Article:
How To Support Your Child In The Classroom
Dropping your child off at school for their first day can be an emotional experience — both for you and them.
You might have already talked to them about their fears and uncertainties going into such a new and challenging situation, but their little face still looks confused and scared. You wish they didn’t have to go, but it’s important they take their first steps into the world of classroom learning.
Some of the main difficulties children face initially in the classroom setting are around separation anxiety. They might have difficulty settling at first because they are so completely outside their comfort zone. This can affect other aspects of their experience too, such as focus, concentration, discipline, and understanding instructions. Fitting in with their peers in another consideration; something parents probably worry about more than their kids.
A child going to school for the first time is not only difficult for children, it can be challenging for parents too. They worry about how their child will get on and wonder if there is anything they could do to help. Each parent knows their child best, knows what strengths and weaknesses they have, and how they are likely to perform in certain areas, perhaps learning or socializing. It would be good for parents to know their child had extra resources to call on if needed.
Although difficult, it’s extremely important for your child to gain independence. It is something only they can do, but there’s a lot you can do as well to make the journey easier.
Ways to Support Your Child In The Classroom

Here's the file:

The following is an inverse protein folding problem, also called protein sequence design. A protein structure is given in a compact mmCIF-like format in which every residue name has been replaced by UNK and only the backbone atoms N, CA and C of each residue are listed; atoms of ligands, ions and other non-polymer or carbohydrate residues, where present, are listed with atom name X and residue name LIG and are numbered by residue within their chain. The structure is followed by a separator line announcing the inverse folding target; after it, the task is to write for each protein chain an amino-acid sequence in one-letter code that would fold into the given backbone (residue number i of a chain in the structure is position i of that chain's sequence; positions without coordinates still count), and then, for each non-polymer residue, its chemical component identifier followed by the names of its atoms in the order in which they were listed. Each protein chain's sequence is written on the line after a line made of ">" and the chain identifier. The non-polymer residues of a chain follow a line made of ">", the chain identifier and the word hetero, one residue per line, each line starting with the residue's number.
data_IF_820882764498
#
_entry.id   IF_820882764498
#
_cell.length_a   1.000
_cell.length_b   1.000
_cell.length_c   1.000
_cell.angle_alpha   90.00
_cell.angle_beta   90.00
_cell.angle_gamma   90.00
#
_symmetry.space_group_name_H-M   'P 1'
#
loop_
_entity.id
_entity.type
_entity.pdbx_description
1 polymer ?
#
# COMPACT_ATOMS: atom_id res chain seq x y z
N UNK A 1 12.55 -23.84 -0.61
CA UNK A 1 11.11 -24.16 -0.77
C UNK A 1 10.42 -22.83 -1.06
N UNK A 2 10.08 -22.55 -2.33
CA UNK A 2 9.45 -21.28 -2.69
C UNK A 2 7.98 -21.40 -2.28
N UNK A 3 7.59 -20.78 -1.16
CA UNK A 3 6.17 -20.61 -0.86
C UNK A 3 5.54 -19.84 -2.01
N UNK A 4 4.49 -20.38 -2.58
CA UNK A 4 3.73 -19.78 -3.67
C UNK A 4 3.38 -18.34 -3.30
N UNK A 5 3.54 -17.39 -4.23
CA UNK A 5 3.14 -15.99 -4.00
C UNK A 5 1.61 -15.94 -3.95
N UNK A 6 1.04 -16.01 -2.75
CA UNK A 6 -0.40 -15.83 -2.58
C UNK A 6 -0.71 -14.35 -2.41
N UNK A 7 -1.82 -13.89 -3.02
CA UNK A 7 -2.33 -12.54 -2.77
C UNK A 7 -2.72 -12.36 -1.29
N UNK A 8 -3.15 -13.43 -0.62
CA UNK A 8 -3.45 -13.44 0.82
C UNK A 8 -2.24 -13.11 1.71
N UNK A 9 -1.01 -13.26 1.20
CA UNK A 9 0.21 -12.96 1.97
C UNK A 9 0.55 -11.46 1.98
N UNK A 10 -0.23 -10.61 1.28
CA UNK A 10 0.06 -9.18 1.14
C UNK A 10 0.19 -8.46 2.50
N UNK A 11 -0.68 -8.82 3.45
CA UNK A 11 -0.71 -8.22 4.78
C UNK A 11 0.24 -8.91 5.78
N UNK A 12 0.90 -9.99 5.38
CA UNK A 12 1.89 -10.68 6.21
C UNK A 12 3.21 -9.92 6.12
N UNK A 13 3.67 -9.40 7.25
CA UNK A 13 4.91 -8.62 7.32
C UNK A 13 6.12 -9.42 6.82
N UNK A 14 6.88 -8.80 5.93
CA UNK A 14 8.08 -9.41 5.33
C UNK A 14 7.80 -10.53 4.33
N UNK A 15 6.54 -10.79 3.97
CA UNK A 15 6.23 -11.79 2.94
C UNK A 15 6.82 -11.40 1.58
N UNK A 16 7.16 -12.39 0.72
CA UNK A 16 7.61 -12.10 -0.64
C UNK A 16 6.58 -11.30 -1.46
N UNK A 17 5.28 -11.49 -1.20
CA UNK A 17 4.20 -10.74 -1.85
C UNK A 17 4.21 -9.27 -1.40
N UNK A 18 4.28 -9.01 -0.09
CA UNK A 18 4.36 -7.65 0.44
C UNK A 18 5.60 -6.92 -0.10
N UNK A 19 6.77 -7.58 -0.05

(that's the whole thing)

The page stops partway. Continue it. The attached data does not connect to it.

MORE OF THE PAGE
Have you recently discovered that your child needs glasses, perhaps while preparing for that first day at school? This can add extra anxiety to an already potentially stressful time.
It’s important to normalize wearing glasses as much as possible in the home. Help your child pick stylish ones such as Kate Spade glasses from an online catalogue. Maybe buy a non-prescription pair yourself and wear them together with your child.
These days glasses are growing in popularity so it’s unlikely they will be on their own in the classroom. They might even make a quick friend who wears glasses too. It’s important to always encourage this positive image.
- Familiar classroom set-up
A classroom can be a scary place for a young child new to the environment. There is a wide open space with lots of noise and people they don’t know. On top of that they don’t have their parents around and they are being asked to learn new things.
Make the experience easier by preparing them beforehand. Set up an area in the home that is a designated home classroom. In the build-up to their first day of school go with them to the classroom and do some work together. This way, your child will already be familiar with the situation. The only difference is you won’t be there.